A Reasonable Creature in Being 3
An individual who is pronounced 'brain dead'
- This issue arose when people are put in a 'brain dead' state and are kept alive soley by a life support mechanism
- When this mechanism is turned off who has killed the V, the D? Or the doctor who turned off the machine
R v Malchereck and Steel (1981)
- Two seperate defendants tried together due to similar facts and similar grounds of appeal
- They claimed that alghough they had caused their wives to be on life support machines they cliamed that in fact it was the turning off of these machines that had killed their wives
- The court ruled that once a person's brain stem has stopped functioning and there is no hope on medical grounds of recovery then turning off a life support machine is not murder and the appeal was dismissed
The Mens Rea
Murder requiers there to be some kind of intention be it direct or oblique
- Direct intention is relitively straightforward in that it can be very easily proven in terms of the D has directly intended to kill or cause serious harm to the V and with this has brought about their death
- Oblique intention is slightly more complicated and unfortunately examiners like to use this to test a candidate's understanding of mens rea.
- Whereby the D dies not indent to cause the V's death but their death is a virtual certainty from their actions that death or serious harm could occur (more on next card)
Oblique Intention 1
R v Moloney
In this case the D killed his step father as they were challenging each other to a 'quickdraw' competition due to a drunken state. Moloney was faster than his step father. The step-father than challenged Moloney to shoot which due to his drunken state he did.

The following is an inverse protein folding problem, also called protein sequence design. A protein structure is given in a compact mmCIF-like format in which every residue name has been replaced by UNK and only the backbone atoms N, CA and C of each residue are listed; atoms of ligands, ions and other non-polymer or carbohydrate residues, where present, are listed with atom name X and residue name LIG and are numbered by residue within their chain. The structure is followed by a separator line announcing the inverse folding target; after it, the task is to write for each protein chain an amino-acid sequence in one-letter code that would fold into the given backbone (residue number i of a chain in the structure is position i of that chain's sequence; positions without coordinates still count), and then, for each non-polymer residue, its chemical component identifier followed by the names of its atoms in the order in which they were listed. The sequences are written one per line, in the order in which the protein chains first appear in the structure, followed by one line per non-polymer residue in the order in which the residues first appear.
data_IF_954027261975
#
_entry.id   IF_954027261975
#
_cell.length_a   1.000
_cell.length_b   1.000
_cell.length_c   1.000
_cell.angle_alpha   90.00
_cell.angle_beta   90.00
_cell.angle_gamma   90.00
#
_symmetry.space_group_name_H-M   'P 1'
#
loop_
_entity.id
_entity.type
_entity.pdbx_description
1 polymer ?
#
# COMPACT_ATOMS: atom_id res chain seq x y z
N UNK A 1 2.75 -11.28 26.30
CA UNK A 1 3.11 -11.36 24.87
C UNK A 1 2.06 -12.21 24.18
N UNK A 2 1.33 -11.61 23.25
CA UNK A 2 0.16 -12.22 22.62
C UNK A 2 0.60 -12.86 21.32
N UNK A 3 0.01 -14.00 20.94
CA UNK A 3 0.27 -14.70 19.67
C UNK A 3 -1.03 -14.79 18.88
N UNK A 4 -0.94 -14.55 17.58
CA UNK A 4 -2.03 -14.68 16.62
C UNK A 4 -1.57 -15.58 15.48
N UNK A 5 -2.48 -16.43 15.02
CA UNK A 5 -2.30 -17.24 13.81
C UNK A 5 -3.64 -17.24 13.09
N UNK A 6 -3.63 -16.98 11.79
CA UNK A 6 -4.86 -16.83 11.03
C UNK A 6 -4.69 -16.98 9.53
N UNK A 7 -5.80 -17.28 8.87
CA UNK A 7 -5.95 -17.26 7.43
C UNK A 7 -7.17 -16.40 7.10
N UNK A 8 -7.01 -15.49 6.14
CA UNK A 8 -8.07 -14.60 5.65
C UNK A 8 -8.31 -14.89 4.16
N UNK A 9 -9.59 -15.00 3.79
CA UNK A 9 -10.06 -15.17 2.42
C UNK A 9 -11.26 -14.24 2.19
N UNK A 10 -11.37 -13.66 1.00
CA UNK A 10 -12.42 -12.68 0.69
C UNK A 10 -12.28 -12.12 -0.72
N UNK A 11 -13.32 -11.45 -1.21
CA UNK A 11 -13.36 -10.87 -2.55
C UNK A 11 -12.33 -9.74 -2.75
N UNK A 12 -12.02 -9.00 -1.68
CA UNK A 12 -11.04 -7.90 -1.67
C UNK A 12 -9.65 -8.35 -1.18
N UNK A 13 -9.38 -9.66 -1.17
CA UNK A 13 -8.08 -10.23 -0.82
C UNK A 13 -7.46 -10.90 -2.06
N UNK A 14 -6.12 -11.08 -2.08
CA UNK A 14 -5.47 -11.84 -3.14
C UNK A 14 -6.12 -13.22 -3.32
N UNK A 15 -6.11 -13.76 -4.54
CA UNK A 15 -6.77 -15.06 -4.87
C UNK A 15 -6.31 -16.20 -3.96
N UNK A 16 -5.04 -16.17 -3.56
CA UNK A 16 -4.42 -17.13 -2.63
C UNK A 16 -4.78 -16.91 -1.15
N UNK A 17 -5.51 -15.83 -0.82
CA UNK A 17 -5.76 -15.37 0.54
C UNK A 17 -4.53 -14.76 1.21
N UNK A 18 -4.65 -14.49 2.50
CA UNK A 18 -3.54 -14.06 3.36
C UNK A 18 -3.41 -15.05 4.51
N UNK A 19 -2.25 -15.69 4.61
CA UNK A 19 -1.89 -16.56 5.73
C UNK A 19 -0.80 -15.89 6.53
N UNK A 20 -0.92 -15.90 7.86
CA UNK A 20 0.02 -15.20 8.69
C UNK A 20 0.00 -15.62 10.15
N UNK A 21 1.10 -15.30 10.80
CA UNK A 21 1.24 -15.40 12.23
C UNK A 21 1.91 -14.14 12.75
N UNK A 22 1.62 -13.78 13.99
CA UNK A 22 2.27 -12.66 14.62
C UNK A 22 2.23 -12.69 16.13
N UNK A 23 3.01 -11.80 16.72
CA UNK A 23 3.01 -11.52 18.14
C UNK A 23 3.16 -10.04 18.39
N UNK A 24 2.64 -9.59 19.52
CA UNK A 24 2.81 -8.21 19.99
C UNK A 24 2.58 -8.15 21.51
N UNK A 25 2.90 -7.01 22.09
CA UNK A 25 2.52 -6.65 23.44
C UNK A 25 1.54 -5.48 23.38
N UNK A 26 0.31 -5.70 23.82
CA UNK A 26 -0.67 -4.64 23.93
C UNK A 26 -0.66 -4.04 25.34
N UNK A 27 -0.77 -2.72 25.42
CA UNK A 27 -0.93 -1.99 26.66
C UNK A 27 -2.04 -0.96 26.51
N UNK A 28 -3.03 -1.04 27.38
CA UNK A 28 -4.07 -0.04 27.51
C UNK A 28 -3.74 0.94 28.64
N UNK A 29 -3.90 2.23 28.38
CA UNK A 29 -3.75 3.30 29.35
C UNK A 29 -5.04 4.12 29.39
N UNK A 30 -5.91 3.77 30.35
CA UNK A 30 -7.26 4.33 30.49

- Moloney did not desire the consequence but his actions brought about the consequence
R v Nedrick
Nedrick poured parraffin though a letterbox of an individual who he had quarels with, the resulting fire killed the occupants of the house. The court decided that intention can be found through means of:
- How probable was the consequence from the Ds deliberate act
- Did the D appretiate this
Oblique Intention 2
R v Woolin
Woolin threw a baby at its pram which was against a wall. The baby hit its head on the wall and died as a consequence. Using the principles in Nedrick the court developed the principles of virtual certainty:
- The consequence must be of virtual certainty from the conduct of the D
- The defendant must realise that this is the case
If this is proven - the jury may find intention from this in regards to any offence.
In regards to murder it is required that the D caused the death of the V which is proven using the usual rules of causation:
- Factual causation using the 'but for' rules
- Legal causation using the 'deminimus' principles and the 'thin skull rule'
- Novus actus interviens (NAI) or new act intervenes which breaks the chain of causation.